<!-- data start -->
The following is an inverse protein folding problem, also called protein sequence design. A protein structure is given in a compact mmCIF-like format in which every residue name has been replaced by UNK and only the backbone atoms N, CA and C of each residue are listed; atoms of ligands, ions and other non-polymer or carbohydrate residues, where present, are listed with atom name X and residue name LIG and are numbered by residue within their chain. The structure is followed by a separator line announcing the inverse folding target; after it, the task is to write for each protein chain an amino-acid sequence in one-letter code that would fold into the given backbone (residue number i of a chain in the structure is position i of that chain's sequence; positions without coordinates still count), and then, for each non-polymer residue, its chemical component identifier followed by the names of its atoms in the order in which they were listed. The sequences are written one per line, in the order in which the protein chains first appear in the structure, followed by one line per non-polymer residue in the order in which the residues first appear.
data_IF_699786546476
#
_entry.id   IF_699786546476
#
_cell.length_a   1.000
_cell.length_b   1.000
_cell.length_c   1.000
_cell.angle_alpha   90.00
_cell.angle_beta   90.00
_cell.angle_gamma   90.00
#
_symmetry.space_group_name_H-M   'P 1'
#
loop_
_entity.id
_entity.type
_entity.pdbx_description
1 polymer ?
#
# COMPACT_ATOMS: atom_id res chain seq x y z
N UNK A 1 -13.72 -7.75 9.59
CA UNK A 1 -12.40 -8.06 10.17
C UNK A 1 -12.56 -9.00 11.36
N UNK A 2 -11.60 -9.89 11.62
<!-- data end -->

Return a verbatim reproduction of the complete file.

The following is an inverse protein folding problem, also called protein sequence design. A protein structure is given in a compact mmCIF-like format in which every residue name has been replaced by UNK and only the backbone atoms N, CA and C of each residue are listed; atoms of ligands, ions and other non-polymer or carbohydrate residues, where present, are listed with atom name X and residue name LIG and are numbered by residue within their chain. The structure is followed by a separator line announcing the inverse folding target; after it, the task is to write for each protein chain an amino-acid sequence in one-letter code that would fold into the given backbone (residue number i of a chain in the structure is position i of that chain's sequence; positions without coordinates still count), and then, for each non-polymer residue, its chemical component identifier followed by the names of its atoms in the order in which they were listed. The sequences are written one per line, in the order in which the protein chains first appear in the structure, followed by one line per non-polymer residue in the order in which the residues first appear.
data_IF_699786546476
#
_entry.id   IF_699786546476
#
_cell.length_a   1.000
_cell.length_b   1.000
_cell.length_c   1.000
_cell.angle_alpha   90.00
_cell.angle_beta   90.00
_cell.angle_gamma   90.00
#
_symmetry.space_group_name_H-M   'P 1'
#
loop_
_entity.id
_entity.type
_entity.pdbx_description
1 polymer ?
#
# COMPACT_ATOMS: atom_id res chain seq x y z
N UNK A 1 -13.72 -7.75 9.59
CA UNK A 1 -12.40 -8.06 10.17
C UNK A 1 -12.56 -9.00 11.36
N UNK A 2 -11.60 -9.89 11.62